2. North-South Relations: Its primary focus is on contemporary relations; however, the Korea Center believes it essential to also draw attention to the significance of studying and knowing the history of inter-Korean relations and interactions. Focusing predominantly on the relationship between North and South Korea, the Center covers not only political and security issues, but also explores economic, development and aid-focused endeavors.
3. Northeast Asia Regional Security Matters:In the last two decades, the Northeast Asia region has come to the fore on the international stage. The growing Sino-American competition, Korea’s fluctuating relations with Japan due to their shared, troubled past, North Korea’s nuclear and missiles programs, South Korea’s increasing focus on defense and military spending and Russia’s looming presence, entail a constant muddling of the security environment throughout the region.
4. Gender and Development: ISDP believes that promotion of gender equality, the Women Peace and Security Agenda and their impact on development assistance and endeavors is paramount in today’s environment. Through it’s work, the Center wants to promote understanding of gender-focused research and policy beyond its focus on the “Global North”, by promoting East Asian nations, especially South Korea’s contribution to the subject matter.
The Korea Center’s Newsletter
Keep up to date on the latest news from global news sources with the Korea Center’s weekly newsletter. Find the most recent informed analysis from prominent think tanks and catch announcements straight from DPRK media. A collection of older issues can be found here.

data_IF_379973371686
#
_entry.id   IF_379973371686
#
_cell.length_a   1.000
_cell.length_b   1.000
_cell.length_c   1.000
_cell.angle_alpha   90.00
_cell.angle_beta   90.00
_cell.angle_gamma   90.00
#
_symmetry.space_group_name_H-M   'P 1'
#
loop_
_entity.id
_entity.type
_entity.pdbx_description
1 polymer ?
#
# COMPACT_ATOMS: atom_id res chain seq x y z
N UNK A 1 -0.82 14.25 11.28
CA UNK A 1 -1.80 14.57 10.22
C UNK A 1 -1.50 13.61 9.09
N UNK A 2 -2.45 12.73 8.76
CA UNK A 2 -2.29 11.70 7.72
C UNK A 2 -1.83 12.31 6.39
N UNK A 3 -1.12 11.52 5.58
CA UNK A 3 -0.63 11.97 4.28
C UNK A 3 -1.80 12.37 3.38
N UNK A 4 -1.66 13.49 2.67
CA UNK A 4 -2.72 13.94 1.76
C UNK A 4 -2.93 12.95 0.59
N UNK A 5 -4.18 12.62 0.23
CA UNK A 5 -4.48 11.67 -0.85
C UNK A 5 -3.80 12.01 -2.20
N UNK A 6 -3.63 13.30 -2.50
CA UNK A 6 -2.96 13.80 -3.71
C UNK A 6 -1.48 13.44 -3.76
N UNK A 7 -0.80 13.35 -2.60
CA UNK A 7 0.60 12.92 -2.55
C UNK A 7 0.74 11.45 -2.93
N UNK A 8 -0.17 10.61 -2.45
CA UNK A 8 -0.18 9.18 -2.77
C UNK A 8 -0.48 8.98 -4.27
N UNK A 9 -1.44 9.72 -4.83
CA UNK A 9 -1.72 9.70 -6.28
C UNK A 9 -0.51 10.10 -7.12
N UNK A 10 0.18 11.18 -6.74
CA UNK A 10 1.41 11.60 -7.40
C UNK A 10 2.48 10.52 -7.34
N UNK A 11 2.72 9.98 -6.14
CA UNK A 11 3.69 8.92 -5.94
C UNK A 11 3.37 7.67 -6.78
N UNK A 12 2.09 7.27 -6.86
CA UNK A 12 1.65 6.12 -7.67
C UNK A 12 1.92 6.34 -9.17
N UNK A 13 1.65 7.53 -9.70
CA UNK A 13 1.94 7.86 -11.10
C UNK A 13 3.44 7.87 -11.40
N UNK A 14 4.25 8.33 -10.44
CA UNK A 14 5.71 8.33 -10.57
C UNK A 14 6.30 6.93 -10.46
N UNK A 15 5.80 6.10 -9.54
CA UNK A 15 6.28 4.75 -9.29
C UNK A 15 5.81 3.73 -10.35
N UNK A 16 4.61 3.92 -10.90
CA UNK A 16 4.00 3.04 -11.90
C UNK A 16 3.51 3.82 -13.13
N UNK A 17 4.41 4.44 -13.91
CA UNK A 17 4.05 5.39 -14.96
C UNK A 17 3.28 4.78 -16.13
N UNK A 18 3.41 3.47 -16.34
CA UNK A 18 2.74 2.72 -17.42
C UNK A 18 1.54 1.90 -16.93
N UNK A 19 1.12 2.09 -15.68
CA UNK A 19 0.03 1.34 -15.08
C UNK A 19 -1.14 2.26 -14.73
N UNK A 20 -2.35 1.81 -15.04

The Center would like to acknowledge the generous support of the Korea Foundation.
Allies should find new policy on North Korea
Since South Korean President Yoon Suk-yeol took office in May, North Korea has continuously tested its missiles, including the Hwasong-17 intercontinental ballistic missile (ICBM) and other advanced short-range ballistic missiles […]
North Korea’s Pandemic Conundrum: Self-Containment and Humanitarian Crisis
Abstract: North Korea acknowledged its healthcare crisis this May and retreated to the Zero-COVID policy under self-containment, which they adopted in early 2020. Pyongyang also perceived economic stresses when they […]
With New Law on Nuclear Forces Policy, North Korea Says Its Nuclear Status Is ‘Irreversible’
Introduction: A day before the 74th anniversary of the country’s founding, North Korea’s supreme leader Kim Jong Un publicly declared that his nuclear weapons are no longer a bargaining chip […]
UNICEF and Epistemic Authority in North Korea, from Humanitarian Emergency to the Millennium Development Goals (MDGs), 1995-2015
Abstract: This study analyzes the work of UNICEF in the DPRK (North Korea) from 1995 to the late 2000s, asking how and why UNICEF pursued development objectives, particularly in the […]
Yoon Suk-yeol’s Audacious Initiative for Denuclearization Will Fail
Introduction: In the wake of South Korean President Yoon Suk-yeol’s August 15 remarks on his “audacious initiative” as a masterplan for the denuclearization of North Korea, Pyongyang slammed the plan […]
Evolution of EU-DPRK Interactions: From Engagement to Stalemate
Abstract: The article examines the European Union (EU)’s policy toward and interactions with North Korea (DPRK) in order to answer the question, “To what extent, despite prima facie ruptures in […]